An Interview with the Doorway Charity

Sleepout St Mary'sDoorway, the Charity changing Wiltshire’s attitude to Homelessness, One Step at a Time.
An Interview with Director Jo Kitching

The biggest misconception about homelessness is ‘it won’t happen to me.’ These are the words of Jo Kitching, Director of Doorway Wiltshire, a charity aimed at supporting the homeless and sofa-surfing. The organisation not only offers their guests the basic necessities of laundry and shower facilities, cooked food and a warm environment but teaches skills designed to build self-esteem and confidence.

The activities offered by the charity, including a weekly women’s group, a football group, art workshops and creative-writing sessions, have the power ‘to make a huge difference to someone’s life’ according to the Director. Loneliness is something from which many of the guests suffer, and the charity provides invaluable support through its provision of a ‘safe space’ which allows visitors to ‘communicate with both each other and staff about their home life, relationships and mental health.’ Doorway provides a ‘fixed point’ for many of the guests who live in relative isolation, allowing them to cultivate new friendships and skills. ‘The little achievements are important’ asserts Ms Kitching; offering food, showers, and warmth to guests is satisfying in itself but particularly so when the charity receives letters and emails of thanks from those they have assisted.

The charity also provides more quantifiable assistance to their visitors, referring many to mental health facilities and medical professionals. Doorway also works to support their guests in acquiring and sustaining a tenancy, advocating on their behalf to the council and helping them through the benefits process. This was the case for a twenty-something government employee, whose severe depression ultimately prevented them from reaching their place of work on time or communicating effectively with their landlord. They lost their job, stopped paying rent, and were eventually forced to sleep in the wooded area near their former flat for close to a month. Doorway was able to provide support and guidance which enabled them to get a place in the local hostel (Unity House), help organise their universal credit and get them back in their own flat and looking for work again. In Ms Kitching’s words the charity ‘made a real difference to his quality of life.’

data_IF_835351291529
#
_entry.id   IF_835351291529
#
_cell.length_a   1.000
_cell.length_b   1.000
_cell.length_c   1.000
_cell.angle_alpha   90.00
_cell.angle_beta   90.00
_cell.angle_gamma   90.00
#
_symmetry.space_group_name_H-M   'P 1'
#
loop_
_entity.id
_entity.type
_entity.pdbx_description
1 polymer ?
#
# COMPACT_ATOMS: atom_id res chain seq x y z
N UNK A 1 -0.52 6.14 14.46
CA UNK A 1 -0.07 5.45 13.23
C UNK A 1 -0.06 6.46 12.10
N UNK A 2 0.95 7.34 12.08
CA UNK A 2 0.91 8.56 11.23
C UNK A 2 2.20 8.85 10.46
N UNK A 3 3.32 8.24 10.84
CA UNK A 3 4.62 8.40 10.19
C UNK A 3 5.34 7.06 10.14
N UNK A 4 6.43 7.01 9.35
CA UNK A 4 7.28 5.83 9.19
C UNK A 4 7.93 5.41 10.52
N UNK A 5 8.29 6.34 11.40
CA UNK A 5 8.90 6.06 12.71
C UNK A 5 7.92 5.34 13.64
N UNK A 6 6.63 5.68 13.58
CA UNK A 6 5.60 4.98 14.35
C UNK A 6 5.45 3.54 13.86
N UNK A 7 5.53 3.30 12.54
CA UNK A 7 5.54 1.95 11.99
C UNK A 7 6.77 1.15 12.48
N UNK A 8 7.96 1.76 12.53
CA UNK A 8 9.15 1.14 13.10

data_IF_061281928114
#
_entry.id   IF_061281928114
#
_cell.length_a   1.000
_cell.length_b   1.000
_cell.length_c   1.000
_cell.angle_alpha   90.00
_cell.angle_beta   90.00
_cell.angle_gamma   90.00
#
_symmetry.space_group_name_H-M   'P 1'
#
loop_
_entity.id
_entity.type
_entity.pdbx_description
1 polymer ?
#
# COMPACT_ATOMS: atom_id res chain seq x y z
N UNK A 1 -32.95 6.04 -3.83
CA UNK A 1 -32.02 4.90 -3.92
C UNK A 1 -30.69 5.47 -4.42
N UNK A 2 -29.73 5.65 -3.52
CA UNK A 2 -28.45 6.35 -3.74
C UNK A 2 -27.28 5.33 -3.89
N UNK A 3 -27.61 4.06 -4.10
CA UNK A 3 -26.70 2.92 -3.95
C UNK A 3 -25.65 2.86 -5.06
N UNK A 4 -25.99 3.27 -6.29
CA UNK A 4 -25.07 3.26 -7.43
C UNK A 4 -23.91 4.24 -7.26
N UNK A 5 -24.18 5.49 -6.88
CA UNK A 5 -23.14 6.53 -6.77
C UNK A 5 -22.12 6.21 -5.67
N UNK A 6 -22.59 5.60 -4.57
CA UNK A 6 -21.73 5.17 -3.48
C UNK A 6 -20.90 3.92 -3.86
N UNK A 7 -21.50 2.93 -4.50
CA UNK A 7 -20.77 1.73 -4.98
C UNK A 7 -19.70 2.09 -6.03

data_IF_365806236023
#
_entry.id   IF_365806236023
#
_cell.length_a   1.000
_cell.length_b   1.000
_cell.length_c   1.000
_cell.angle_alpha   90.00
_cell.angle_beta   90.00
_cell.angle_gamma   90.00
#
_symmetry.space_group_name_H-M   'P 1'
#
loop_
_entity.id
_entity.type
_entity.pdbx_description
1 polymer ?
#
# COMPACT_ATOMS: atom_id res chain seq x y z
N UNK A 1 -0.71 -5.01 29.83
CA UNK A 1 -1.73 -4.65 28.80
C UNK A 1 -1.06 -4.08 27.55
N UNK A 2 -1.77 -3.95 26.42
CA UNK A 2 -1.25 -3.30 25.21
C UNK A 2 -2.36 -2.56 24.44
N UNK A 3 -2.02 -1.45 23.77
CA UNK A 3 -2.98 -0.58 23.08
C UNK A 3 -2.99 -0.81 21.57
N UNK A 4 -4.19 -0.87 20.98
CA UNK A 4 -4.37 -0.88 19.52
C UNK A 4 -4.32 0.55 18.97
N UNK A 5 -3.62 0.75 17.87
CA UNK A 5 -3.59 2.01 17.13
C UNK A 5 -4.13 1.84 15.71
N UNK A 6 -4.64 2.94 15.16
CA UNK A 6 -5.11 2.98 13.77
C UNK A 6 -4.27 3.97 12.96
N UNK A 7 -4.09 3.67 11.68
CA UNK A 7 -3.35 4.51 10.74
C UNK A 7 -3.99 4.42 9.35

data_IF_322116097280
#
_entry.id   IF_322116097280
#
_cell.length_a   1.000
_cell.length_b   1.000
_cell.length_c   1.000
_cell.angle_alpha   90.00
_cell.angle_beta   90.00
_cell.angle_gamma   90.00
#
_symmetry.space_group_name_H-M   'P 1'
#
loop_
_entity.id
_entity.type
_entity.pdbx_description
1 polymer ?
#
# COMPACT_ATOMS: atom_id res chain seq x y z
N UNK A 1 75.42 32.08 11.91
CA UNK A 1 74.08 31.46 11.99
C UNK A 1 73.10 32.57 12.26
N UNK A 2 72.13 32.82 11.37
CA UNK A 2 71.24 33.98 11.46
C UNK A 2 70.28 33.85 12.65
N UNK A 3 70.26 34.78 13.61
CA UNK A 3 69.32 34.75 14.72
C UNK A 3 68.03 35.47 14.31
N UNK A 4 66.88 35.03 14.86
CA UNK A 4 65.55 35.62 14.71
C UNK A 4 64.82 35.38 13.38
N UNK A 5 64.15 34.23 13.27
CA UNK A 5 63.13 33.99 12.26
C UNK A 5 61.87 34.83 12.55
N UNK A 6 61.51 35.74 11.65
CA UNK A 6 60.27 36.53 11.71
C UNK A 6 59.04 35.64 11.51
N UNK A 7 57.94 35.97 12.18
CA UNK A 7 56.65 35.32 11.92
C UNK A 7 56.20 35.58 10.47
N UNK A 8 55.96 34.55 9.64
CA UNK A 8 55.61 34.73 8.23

The work of charities such as Doorway is particularly important in rural areas, where it is possible for homeless individuals to become completely isolated and incapable of reaching out for help. As an organisation, Doorway does not request or receive statutory funding, so has the ability to implement ‘tried and tested methods’ even if they are not always the same as the government’s. Moreover, the charity’s independence allows it to challenge the council on gaps in the system and unsupported individuals, ‘making a stand’ on behalf of other local providers. However, to remain autonomous and continue delivering vital aid to the local community, Doorway requires support from the local community and is fortunate to receive it from schools, churches, businesses and other community groups.

One of the ways the organisation raises awareness, support and funds for their cause is through their biennial Sleepout, which recently took place this year on 25th January at St Andrew’s Church Chippenham. Ms Kitching argues that the event ‘shows you in a tiny way what it is like to have to sleep outside’ whilst serving as an excellent opportunity to ‘engage with the community’. Fundraisers were treated to a performance from Chippenham’s own Lingmara Choir, whilst Antiques Roadshow veteran Marc Allum usually reads a spooky bedtime story at 10pm. The Sleepout aims not only to raise funds, but to change attitudes towards homelessness and the individuals it effects, explaining that there is ‘always a reason.’

The students at St Mary’s, Calne decided to run their own Sleep Out in the same vein yesterday (25th February) and staff and pupils alike hope that they will be able to raise a considerable amount in support of a life-changing cause!  

Jolie (Year 13)

Pictured above: some of the girls involved in St Mary's Calne's Sponsored Sleep Out, which saw 31 girls, 5 Staff and 2 dogs – Becky and Bumble - brave the elements!